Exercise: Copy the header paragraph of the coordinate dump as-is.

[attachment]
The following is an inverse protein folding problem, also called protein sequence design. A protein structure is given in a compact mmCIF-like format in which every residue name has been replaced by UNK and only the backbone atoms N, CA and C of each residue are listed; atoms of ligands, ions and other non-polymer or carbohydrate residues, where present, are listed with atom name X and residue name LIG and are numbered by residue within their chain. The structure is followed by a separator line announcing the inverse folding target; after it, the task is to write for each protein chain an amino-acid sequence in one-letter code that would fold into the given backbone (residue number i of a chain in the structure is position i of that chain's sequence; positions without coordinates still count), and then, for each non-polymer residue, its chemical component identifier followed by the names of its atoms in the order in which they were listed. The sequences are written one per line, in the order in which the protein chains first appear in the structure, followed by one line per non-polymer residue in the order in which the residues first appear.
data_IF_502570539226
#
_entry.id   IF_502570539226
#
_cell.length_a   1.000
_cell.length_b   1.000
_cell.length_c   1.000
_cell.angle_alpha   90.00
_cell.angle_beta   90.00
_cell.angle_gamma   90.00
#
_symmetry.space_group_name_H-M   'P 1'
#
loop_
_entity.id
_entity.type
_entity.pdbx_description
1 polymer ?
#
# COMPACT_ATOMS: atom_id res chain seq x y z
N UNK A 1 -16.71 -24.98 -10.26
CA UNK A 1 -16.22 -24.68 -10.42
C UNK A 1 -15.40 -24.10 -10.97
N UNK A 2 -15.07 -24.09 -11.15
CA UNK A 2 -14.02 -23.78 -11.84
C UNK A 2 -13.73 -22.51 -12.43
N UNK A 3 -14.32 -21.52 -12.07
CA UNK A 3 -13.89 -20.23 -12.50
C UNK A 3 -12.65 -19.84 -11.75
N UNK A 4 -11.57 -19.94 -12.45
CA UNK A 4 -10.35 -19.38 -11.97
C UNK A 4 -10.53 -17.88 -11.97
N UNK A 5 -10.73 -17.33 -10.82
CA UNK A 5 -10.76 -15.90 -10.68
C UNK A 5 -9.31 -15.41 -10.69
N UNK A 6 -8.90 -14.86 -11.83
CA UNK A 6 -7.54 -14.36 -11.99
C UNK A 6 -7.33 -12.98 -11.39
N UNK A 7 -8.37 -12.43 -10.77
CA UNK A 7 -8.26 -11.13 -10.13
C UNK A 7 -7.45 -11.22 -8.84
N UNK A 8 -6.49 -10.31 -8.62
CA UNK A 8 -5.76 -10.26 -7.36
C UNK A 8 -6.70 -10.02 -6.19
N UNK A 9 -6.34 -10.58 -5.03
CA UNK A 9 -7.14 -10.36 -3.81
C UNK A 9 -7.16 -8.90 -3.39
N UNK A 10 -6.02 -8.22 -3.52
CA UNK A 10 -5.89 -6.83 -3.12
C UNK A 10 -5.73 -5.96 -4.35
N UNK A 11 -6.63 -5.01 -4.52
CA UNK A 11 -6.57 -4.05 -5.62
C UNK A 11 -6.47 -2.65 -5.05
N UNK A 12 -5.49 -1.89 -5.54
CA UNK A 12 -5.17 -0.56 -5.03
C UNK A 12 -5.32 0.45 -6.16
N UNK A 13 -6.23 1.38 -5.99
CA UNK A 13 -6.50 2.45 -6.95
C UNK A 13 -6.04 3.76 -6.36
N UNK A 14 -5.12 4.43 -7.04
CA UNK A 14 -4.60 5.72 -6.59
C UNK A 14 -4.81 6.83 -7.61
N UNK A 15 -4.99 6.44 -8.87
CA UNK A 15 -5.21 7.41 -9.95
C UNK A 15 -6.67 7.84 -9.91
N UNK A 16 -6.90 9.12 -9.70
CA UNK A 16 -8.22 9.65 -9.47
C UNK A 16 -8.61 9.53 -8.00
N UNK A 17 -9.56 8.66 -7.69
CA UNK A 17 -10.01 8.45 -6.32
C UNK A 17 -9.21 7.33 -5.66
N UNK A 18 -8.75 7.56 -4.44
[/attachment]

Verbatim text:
The following is an inverse protein folding problem, also called protein sequence design. A protein structure is given in a compact mmCIF-like format in which every residue name has been replaced by UNK and only the backbone atoms N, CA and C of each residue are listed; atoms of ligands, ions and other non-polymer or carbohydrate residues, where present, are listed with atom name X and residue name LIG and are numbered by residue within their chain. The structure is followed by a separator line announcing the inverse folding target; after it, the task is to write for each protein chain an amino-acid sequence in one-letter code that would fold into the given backbone (residue number i of a chain in the structure is position i of that chain's sequence; positions without coordinates still count), and then, for each non-polymer residue, its chemical component identifier followed by the names of its atoms in the order in which they were listed. The sequences are written one per line, in the order in which the protein chains first appear in the structure, followed by one line per non-polymer residue in the order in which the residues first appear.